Impact on income generation

Improved quality and quantity of lighting can create opportunities for income-generating activities by increasing the time available for productive work. A number of studies found the availability of solar lighting after sunset increased the likelihood that enterprises will generate additional income by extending their working hours. Solar products that enable energy services beyond lighting create further income generating opportunities. Mobile phone charging businesses are particularly common. Solar- powered pumps also offer an increasingly attractive option for small-scale irrigation systems, but often with capital costs that are too high for low-income households.

Impact on health

By replacing kerosene lanterns, solar systems can help reduce household air pollution. The fine particulates emitted by keroseneusing devices exceed WHO guidelines. They impair lung function and increase infectious illness (including tuberculosis), asthma, and cancer risks. Poor lighting from kerosene lanterns is also associated with compromised visual health (UNICEF, 2015). Epidemiological evidence on the morbidity and mortality associated with kerosene lighting is currently inconclusive.

Solar household systems can also keep families and communities safer by replacing the use of flame-based lighting, thereby reducing burns, accidents and fires. Poisoning often occurs as kerosene is commonly sold in soda bottles and it can be mistaken for soda. UNICEF (2015) reported that the primary cause of child poisoning in developing countries is accidental kerosene ingestion, and burns are identified as one of the leading causes of child injury. One third of SolarAid (2014-15) customers interviewed in Uganda had experienced fires, burns and/or poisoning from kerosene.

Beyond improving health through safe household lighting, larger solar PV systems can improve the functioning of rural health facilities by enabling better lighting, ICT for administration, information, and aftercare services; laboratory equipment and refrigeration for the storage of vaccines, blood and other medical supplies. Over 30% of all health facilities in sub-Saharan African, serving approximately 255 million people, lack access to electricity (Practical Action, 2013).

Impact on education

There is clear evidence that better access to lighting provides children with opportunities to increase the quality and time of their study/homework. SolarAid (2012-15) found that school children in Kenya, Malawi, Tanzania and Zambia rated limited lighting as their main barrier to learning and do homework. After obtaining a solar light, children increased their study time on average from 1.7 to 3.2 hours each night. Other studies found similar improvements, but to differing degrees. Larger solar PV systems can also provide rural schools with electricity. Practical Action (2013) estimated that 65% of primary schools in sub-Saharan Africa, representing 90 million pupils, lack electricity.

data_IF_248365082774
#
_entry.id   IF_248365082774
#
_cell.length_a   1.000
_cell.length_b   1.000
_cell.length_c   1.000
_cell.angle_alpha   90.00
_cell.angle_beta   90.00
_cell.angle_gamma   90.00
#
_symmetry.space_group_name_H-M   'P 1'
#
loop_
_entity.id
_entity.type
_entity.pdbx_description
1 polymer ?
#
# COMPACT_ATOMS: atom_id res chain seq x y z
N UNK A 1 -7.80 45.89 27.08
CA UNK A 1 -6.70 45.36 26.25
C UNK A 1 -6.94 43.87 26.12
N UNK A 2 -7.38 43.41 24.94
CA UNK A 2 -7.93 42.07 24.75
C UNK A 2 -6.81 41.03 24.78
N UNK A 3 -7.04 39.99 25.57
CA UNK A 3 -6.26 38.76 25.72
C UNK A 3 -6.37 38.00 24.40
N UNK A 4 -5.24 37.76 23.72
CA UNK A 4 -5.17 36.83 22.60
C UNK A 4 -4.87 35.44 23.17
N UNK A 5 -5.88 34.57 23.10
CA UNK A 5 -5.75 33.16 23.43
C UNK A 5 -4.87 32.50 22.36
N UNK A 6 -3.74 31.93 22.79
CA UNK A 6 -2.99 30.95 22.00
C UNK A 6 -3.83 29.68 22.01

Impact on the environment

Worldwide, kerosene lamps emit an estimated 270,000 tonnes of black carbon per year, causing a climate warming equivalent of close to 240 million tonnes of CO 2 , a magnitude similar to the annual emissions of Vietnam (Lam et al., 2012; WRI, 2015). Alstone et al. (2015) estimated doing that, when black carbon is accounted, the climate forcing from households using kerosene lighting is nearly 10 times as high as that of the typical grid-connected households in Kenya. Harrison & Lam (2015) found that switching from kerosene to solar can reduce annual household emissions by as much as 555kg CO 2 e.

An outcome of the growth in sales of solar household systems will be the associated increase in electronic waste. Recycling and electronic waste facilities are uncommon in Africa and there is a low level of awareness of the risks, of battery disposal for example. Some organisations have started recycling trials.

Impact on quality of life

SHSs can have significant positive impacts on quality of life. In Bangladesh, 82% of SHS users agreed that their system had increased their social status, stating that neighbours and relatives from other villages visited their houses more often to enjoy the clean lighting. Their SHS increased the amount of time that they engaged in social activities (Urmee & Harries, 2011). In Africa, 85% of pico- solar users said their solar light affected the activities they were able to do at night (SolarAid, 2012-15).

Impact on communications and access to information

Solar household systems that offer more than just lighting can significantly improve communications and access to information. In Uganda, 80% of phone owners charged their phones using solar systems, suggesting that access to SHS enables telecommunication in non-electrified areas (Harsdorff et al., 2009). Access to reliable and affordable charging for mobile phones can also facilitate access to financial services such as mobile money; allowing rural and/or unbanked populations to be served. In Bangladesh, 95% of SHS users reported improved access to information through mobile phone, TV or radio. Many agreed that by watching TV or listening to the radio they had greater access to information and were more informed about general news, health-related issues, weather and natural disasters (Urmee & Harries, 2011).

Impact on livelihoods: through solar supply chain

The development of the solar market creates jobs and income-generation opportunities throughout the supply chain. In Bangladesh, the Africa Progress Panel (2015) found 114,000 jobs in solar panel assembly were created in the last 10 years. Up to 15,000 new jobs have been created in sub-Saharan Africa through the distribution of off-grid lighting UNEP, 2014).

The market for solar household solutions

The market for quality-certified solar products has grown rapidly over the past five years, reaching almost 3.5 million units in 2014. This market grew by 165% between 2011 and 2012, and by 204% between 2012 and 2013. The rate of increase fell to 27% between 2013 and 2014, and it may have declined in the first half of 2015.